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NEW YORK ( TheStreet) -- How can investors tell a healthy market from a sick one? Jim Cramer told his Mad Money viewers Monday there are eight positive things investors can look for when seeking out a healthy bull market.
1. Shrugging off international woes. Cramer said the early weakness from the Greek elections was quickly reversed this morning.
3. Selective memory. Remember when McDonald's (MCD - Get Report) , a stock Cramer owns for his charitable trust, Action Alerts PLUS, reported a miserable quarter last week? The markets don't becuase that stock rebounded nicely today like nothing even happened.
5. Mergers are back. There's lots of merger and acquisition activity, especially in the struggling oil patch.
Know Your IPO
In his "Know Your IPO" segment, Cramer said investors need to grab a bite of the upcoming Shake Shack initial public offering, which will be coming public under the ticker SHAK.
Shake Shack is one of the visionary concepts from restauranteur and author Danny Meyer. The company has only 63 locations but 36 of those are in the U.S. Ultimately management sees 450 possible locations in the U.S., giving Shake Shack a lot of room for high-powered growth.
While savvy investors may note Shake Shack's same-store sales are only coming in at 1.2%, Cramer said the company compares stores that have been open for 24 months or longer while most other chains compare stores open for just 12 months or longer. That means that Shake Shack will naturally be more conservative as hot new locations are not being considered.
Hershey Is Still Sweet
With Hershey (HSY - Get Report) stock down over $2 a share from its highs after receiving a second analyst downgrade, Cramer said it's time to dive into this candy giant to analyze both the bull and the bear case for owning the stock.
According to the bears, shares of Hershey have simply run up too far and are now fairly valued without much upside. Analysts noted that shares are now trading in line with historical averages. Also, the bears are not happy with growing emerging market pressures and the fact that Hershey doesn't have a lot to offer in the high-end chocolate category, which is showing the most promise.
The bull case, however, focuses exclusively on Hershey's domestic business, where Hershey operates with less competition in an environment where commodity prices including sugar and oil are falling by the day. Cramer said that means Hershey's margins will be expanding at a time when U.S. consumers are more likely to splurge for a candy bar during their next trip to the gas station.
Cramer concluded the U.S. positives far outweigh any overseas concerns. Given that shares are down from their highs, he'd build a position going into the company's earnings this Thursday.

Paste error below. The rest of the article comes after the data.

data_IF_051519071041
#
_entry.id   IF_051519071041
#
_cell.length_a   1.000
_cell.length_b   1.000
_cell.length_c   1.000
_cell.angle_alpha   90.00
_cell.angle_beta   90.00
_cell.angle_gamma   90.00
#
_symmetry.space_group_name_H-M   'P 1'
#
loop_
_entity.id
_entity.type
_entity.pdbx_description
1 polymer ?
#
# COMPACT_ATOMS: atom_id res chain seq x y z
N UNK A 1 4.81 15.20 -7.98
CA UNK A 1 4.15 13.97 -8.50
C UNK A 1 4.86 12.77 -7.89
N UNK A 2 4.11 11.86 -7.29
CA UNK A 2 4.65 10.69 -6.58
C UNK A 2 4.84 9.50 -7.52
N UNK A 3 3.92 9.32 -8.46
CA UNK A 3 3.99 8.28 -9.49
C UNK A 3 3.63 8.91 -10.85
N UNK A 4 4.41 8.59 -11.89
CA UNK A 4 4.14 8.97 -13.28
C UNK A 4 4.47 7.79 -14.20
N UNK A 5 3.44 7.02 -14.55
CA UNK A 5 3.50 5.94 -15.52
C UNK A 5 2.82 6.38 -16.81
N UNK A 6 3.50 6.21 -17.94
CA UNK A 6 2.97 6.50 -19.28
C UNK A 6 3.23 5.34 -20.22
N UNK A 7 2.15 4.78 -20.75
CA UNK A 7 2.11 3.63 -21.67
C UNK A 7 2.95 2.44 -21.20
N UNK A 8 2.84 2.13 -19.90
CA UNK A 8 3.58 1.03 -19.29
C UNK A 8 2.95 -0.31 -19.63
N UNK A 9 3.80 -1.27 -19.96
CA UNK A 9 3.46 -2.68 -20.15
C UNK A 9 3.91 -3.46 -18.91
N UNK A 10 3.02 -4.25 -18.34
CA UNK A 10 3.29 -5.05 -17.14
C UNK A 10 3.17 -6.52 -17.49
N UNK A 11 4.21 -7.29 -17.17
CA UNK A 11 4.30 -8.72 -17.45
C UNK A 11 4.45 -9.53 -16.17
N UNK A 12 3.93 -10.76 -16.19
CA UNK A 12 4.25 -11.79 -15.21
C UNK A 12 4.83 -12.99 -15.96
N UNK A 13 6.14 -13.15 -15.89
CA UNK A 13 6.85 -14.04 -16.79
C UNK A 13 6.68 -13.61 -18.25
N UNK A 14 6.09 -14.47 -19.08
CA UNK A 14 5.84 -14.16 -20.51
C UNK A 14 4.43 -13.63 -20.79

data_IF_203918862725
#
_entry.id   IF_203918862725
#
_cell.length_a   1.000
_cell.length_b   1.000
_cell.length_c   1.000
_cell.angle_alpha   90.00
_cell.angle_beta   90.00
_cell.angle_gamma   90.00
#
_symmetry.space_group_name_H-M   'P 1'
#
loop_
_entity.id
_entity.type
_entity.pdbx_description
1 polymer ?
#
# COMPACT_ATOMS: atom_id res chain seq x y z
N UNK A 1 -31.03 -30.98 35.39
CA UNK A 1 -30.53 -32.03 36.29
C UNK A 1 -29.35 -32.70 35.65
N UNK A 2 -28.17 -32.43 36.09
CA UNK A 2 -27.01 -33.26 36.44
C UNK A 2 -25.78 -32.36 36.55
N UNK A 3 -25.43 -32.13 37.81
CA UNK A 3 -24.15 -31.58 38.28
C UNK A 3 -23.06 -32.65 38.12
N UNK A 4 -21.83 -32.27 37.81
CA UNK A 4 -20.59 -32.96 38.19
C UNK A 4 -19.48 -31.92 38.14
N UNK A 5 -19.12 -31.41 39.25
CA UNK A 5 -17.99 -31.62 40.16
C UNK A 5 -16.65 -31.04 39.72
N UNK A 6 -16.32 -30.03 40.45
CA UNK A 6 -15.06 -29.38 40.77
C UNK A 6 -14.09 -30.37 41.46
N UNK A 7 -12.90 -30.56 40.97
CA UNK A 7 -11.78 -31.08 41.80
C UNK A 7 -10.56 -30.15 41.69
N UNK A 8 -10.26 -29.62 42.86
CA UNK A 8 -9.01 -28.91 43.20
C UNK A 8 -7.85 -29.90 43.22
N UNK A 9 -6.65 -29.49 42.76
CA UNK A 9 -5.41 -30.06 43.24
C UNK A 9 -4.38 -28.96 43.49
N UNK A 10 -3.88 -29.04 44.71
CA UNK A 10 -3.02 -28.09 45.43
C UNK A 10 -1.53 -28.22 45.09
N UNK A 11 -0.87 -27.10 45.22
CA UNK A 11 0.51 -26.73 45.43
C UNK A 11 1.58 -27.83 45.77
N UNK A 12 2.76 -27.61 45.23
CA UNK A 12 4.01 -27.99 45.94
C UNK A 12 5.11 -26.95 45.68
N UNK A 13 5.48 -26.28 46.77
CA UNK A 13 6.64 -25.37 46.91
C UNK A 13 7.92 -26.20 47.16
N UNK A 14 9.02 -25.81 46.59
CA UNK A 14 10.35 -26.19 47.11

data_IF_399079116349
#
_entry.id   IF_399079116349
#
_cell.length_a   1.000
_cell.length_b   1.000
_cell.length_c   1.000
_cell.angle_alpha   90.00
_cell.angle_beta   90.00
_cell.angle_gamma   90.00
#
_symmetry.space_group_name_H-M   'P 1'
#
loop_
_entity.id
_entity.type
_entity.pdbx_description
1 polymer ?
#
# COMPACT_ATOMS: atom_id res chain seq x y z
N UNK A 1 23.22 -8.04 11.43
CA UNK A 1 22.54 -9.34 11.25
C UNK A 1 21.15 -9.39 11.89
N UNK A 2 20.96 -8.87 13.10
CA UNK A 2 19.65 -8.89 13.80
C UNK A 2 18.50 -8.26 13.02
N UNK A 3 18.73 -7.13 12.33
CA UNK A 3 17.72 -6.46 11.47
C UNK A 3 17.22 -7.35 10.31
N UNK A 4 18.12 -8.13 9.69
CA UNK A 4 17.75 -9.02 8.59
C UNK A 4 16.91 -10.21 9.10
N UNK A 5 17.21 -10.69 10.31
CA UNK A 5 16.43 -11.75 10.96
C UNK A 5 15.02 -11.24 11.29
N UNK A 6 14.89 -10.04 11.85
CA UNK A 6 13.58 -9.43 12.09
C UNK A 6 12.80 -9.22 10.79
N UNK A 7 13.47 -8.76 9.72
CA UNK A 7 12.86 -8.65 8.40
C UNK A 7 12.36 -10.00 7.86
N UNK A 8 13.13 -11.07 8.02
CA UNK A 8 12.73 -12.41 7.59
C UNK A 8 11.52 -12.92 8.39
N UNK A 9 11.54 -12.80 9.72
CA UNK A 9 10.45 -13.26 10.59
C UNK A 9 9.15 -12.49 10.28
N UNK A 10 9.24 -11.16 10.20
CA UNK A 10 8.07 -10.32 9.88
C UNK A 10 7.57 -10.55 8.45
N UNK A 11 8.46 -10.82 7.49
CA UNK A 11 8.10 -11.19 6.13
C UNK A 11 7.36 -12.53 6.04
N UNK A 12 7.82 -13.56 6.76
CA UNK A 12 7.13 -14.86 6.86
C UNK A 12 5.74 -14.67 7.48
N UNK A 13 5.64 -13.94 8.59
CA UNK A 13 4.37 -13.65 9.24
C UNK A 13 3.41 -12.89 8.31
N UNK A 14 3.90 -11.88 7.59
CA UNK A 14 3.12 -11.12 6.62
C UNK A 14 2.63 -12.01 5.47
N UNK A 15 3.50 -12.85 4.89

Executive Decision: Tom Falk
For his "Executive Decision" segment, Cramer spoke with Tom Falk, chairman and CEO of Kimberly-Clark (KMB - Get Report) , which just posted a 2-cents-a-share earnings miss on lower sales with weaker guidance, news that sent shares plummeting from $119 to $109 a share.
Falk said Kimberly has delivered $3.3 billion in shareholder return in the form of dividends and share repurchases, which is proof it's doing all the right things over the long term. He attributed this quarter's weakness to a strong currency headwinds, which stripped 8% to 9% from the company's top line and even more from its bottom line.
Falk said sales were strong in Russia, up 20%, and Kimberly is seeing double-digit growth in Brazil, to name a few bright spots. Kimberly is also benefitting from new technology because people are living longer and need new products to help them be more comfortable.
Cramer said all of the negatives have been baked into Kimberly but none of the positives, including falling input costs. He told viewers to be aggressive buyers into this weakness.
No Huddle Offense
In his "No Huddle Offense" segment, Cramer said oil must hold its current $45 a barrel price or things are going to get ugly.
Commenting on a recent report that outlined the breakeven points for U.S. shale fields, Cramer said America's oil and gas industry is teetering at breakeven, with the Bakken shale netting a 1% return on investment and the Niobrara and Eagle Ford shales are returning 0%.
Given the many oil drillers need to keep on pumping in order to service their debt, breakeven is OK -- but prices cannot fall further. That may be tough with new supplies coming online from the Gulf of Mexico, he said, but the hope is economic activity will be spurred worldwide, helping prices rebound in time.
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-- Written by Scott Rutt in Washington, D.C.
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